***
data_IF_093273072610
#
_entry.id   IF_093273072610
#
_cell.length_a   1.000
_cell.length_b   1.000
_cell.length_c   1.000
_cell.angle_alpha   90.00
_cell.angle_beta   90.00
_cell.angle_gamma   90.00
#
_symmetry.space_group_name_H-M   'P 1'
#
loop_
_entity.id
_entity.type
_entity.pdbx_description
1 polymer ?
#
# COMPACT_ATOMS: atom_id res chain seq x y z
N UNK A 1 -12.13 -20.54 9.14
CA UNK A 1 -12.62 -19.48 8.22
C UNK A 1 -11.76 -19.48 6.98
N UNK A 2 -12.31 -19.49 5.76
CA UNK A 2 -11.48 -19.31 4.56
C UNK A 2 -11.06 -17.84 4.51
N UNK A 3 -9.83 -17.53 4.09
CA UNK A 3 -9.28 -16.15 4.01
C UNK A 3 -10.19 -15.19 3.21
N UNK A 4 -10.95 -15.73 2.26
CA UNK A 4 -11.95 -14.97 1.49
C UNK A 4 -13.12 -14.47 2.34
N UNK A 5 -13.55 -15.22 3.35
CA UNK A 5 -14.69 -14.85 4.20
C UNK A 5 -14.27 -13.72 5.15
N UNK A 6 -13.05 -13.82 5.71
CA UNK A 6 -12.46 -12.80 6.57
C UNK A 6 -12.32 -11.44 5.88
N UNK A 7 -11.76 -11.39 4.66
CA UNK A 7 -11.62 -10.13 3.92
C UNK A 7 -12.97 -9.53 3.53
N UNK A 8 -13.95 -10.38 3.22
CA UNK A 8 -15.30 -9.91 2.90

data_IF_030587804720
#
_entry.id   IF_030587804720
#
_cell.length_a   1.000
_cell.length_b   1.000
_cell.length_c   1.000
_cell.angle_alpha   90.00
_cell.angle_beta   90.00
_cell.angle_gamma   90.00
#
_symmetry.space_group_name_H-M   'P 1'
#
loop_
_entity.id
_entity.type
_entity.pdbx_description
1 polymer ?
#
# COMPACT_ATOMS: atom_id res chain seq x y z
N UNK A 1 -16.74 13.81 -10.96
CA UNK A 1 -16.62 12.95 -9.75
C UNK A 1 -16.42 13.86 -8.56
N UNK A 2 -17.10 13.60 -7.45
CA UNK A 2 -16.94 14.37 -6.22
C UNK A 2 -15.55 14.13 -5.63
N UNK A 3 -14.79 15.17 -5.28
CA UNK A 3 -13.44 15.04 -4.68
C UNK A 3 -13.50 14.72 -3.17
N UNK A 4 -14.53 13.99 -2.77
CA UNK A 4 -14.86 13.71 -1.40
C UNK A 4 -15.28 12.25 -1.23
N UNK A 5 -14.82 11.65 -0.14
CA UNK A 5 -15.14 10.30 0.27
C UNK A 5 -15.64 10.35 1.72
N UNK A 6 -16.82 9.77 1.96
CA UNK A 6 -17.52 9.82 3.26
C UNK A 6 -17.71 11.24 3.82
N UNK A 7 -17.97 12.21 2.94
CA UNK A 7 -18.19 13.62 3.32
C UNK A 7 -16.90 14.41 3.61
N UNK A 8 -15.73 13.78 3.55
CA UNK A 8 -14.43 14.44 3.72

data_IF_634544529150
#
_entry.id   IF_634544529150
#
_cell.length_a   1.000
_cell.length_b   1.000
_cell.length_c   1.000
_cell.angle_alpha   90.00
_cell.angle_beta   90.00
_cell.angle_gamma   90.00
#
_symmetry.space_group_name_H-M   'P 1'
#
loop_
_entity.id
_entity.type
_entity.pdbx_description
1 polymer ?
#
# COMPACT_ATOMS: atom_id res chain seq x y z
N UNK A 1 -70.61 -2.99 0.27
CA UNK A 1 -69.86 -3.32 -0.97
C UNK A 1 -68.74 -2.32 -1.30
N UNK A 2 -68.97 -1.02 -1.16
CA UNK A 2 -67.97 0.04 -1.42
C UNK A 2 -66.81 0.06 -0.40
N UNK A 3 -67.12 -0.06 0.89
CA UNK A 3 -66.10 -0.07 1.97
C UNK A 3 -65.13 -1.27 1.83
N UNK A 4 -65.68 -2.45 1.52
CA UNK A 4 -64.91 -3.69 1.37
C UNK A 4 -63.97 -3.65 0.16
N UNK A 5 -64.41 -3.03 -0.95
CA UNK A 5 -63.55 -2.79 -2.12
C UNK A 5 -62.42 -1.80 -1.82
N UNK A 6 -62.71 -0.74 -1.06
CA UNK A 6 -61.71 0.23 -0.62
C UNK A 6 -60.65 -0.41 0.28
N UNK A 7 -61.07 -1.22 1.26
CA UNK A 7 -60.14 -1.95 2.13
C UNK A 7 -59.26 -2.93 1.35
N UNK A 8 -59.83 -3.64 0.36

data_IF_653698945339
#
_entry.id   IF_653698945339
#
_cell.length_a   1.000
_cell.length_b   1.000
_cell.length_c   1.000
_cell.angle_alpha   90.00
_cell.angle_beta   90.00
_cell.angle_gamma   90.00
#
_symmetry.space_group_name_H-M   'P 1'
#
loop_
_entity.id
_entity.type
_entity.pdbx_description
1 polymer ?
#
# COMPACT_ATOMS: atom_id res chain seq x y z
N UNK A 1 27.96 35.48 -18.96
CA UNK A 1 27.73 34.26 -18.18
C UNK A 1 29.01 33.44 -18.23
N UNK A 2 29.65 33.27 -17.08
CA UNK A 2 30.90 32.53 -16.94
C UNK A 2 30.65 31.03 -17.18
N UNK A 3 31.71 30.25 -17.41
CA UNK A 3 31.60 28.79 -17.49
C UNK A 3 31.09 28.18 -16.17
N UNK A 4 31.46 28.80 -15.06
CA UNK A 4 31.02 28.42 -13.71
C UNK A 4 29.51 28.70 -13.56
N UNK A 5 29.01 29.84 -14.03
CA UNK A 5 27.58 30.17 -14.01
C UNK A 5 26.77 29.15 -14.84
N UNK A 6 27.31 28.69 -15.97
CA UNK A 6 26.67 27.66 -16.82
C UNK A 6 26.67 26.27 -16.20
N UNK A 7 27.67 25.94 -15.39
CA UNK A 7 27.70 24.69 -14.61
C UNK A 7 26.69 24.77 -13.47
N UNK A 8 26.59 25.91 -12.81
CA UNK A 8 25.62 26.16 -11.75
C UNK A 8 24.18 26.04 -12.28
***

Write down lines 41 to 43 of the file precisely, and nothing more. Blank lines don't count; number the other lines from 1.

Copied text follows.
C UNK A 7 -12.97 -9.53 3.53
N UNK A 8 -13.95 -10.38 3.22
CA UNK A 8 -15.30 -9.91 2.90